The cable shield is often connected to the chassis ground at both ends of the cable connection. Since this makes an earth ground to earth ground connection between the two devices, it can cause what is called a “ground loop” problem. Since the earth grounds are probably at different voltage potentials, a large current (often several amps in magnitude) will flow between the earth ground points. The shield usually has lower impedance to the current flow than the normal earth ground current path. This can result in the cable shield carrying large amounts of unexpected current. For proper shielding to be accomplished, all of the cable shields should be connected together in a contiguous whole, and then grounded only at a single point (at the host chassis ground).


The signal ground must not be connected to the chassis or earth ground.

The chassis ground is intended as a safety ground for power supplies, EMI filters, voltage spike protection circuits, 120 VAC neutral returns, and all manner of AC and DC driven devices. As a result, the chassis ground can carry large voltage potentials and currents. Connecting the signal ground to the chassis ground can damage the device connected to the network data link.

Other Considerations

The most common error when installing the network is running power lines (especially 110 VAC) in the same wire channel as the network data link. This is often done to reduce the cost of the wire conduit.  Including a 110 VAC, 60 Hz line in the wire channel is sure to cause a loss of communications on a regular basis. If the AC line is powering relays, motors, or even fluorescent lighting, the high voltage spikes and noise WILL BE induced on the network data link, destroying any or all attached network devices. 208 VAC three-phase power is even worse since the voltage spikes and noise is of greater magnitude and intensity.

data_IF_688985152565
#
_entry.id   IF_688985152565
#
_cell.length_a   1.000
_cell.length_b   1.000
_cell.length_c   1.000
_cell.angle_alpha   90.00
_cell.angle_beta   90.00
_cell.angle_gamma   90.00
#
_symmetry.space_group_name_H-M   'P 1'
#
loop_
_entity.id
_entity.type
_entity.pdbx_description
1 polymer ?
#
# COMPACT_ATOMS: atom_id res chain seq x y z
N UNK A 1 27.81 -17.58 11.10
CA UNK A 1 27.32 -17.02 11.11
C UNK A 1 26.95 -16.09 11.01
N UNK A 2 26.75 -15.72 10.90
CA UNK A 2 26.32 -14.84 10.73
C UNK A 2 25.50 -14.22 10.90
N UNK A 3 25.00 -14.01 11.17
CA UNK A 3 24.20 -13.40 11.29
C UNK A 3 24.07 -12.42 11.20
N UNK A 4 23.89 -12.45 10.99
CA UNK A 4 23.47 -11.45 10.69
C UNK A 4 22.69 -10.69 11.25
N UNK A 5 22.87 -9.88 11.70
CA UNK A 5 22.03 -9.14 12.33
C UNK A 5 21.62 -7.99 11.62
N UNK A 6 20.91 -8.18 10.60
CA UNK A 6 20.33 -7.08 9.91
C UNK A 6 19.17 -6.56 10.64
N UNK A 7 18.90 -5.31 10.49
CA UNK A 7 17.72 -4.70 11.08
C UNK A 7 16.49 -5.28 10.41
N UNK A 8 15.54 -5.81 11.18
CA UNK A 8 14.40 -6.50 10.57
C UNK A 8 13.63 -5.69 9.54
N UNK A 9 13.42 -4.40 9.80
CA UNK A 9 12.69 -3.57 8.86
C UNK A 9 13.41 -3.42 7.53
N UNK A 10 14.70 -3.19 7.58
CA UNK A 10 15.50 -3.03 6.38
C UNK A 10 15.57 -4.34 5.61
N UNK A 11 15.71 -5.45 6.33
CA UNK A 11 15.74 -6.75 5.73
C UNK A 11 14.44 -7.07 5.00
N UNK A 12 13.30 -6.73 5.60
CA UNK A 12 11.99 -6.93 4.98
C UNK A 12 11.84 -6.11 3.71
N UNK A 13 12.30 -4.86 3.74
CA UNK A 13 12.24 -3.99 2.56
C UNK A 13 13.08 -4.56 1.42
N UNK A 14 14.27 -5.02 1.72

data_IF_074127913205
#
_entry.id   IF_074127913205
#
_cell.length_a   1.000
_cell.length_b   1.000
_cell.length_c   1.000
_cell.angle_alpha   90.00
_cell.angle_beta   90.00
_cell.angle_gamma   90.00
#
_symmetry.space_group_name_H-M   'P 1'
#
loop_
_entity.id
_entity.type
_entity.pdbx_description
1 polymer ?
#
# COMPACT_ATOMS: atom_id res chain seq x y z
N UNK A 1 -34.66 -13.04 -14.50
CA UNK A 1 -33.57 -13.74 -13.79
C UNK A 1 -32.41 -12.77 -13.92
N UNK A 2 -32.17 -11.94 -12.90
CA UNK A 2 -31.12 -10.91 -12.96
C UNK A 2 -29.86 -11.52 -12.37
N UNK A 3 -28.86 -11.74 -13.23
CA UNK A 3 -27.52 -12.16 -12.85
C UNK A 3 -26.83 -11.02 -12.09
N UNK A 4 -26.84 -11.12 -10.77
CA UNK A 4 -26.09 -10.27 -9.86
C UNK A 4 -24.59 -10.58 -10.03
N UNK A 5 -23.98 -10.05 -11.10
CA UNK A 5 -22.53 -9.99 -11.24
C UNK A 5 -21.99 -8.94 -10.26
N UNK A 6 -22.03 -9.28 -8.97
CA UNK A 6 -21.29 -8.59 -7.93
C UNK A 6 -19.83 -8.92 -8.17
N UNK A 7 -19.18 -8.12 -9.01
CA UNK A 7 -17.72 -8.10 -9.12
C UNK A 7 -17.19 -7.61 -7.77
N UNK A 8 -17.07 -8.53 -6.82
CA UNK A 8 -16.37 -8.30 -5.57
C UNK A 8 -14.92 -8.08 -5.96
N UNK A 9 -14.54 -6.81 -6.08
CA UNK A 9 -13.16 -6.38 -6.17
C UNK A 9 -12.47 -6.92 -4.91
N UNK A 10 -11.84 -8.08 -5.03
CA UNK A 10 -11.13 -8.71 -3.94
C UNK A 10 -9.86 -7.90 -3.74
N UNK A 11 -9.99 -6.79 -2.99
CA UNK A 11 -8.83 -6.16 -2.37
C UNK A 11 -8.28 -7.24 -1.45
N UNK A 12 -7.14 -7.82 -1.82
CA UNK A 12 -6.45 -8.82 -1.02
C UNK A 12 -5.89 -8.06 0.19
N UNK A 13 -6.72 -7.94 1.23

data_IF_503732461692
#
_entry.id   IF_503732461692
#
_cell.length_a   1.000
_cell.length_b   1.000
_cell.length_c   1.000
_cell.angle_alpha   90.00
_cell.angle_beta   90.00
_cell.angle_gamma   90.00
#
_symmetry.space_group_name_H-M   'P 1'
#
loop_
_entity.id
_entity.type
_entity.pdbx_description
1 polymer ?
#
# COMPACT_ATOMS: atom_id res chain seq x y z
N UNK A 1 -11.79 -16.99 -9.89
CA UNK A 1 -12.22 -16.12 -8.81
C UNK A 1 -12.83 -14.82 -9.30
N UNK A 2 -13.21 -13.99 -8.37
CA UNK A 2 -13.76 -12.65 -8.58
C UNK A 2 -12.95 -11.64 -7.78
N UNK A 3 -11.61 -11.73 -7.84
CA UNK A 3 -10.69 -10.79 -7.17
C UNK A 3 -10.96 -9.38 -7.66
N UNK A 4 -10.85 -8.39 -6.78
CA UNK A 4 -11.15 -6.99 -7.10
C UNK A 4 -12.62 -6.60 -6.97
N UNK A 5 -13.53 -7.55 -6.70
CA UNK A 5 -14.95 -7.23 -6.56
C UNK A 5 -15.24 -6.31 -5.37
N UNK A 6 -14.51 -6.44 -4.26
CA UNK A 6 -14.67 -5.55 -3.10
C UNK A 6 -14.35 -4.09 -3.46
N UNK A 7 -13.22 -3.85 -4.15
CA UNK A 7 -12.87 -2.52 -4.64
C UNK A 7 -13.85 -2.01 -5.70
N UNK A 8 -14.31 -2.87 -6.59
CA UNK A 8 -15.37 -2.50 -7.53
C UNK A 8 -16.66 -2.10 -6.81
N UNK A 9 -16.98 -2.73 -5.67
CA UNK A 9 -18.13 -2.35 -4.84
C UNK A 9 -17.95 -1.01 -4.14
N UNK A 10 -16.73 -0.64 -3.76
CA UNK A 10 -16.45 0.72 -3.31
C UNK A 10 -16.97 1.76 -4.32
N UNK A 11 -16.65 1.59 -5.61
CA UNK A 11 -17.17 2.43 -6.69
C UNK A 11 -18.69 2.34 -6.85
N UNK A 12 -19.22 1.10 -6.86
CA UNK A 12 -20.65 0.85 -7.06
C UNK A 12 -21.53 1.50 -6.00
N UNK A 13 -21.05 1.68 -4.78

Short runs of low voltage DC power (+24VDC) can normally be included in a communications wiring channel or cable.  This would allow a node to use a central power supply to power individual nodes by running the DC power lines with the network communications lines. However, DC power should not be run down the whole length of the network to power every device.  Small clusters of nodes that are physically adjacent may be powered from a single supply if necessary.

Obtain the correct cabling.  Transmission line losses consist of AC losses (skin effect), DC conductor loss, leakage, and AC losses in the dielectric.  In high-quality cable, conductor and dielectric losses are approximately equal. Polyethylene cables offer much lower attenuation than PVC cables.

Avoiding Pitfalls:  The best approach is preventative; determine the device communications characteristics before the system design is complete – ask the following questions during system design:

  1. Is this device configured for 2-wire or 4-wire systems?
  2. Is a signal ground connection available?
  3. Is the device isolated? Does it include any surge suppression devices?
  4. What value bias resistors, if any, are used in the device – and are they accessible for modification?
  5. Is the device terminated – and is this accessible for modification?
  6. What is the device response time (“turnaround delay”)?
  7. What is the programmable address range of the device?
  8. What baud rate or range of baud rates are supported?

More Information

For more information regarding communications and connection requirements, please refer to the operator manual and installation guides for the individual node units.  This documentation can be found on the Maple Systems Web site:

For more information regarding RS485 networking and for a source of products for converting, isolating, and repeating RS-485 signals, Maple Systems recommends the B&B Electronics: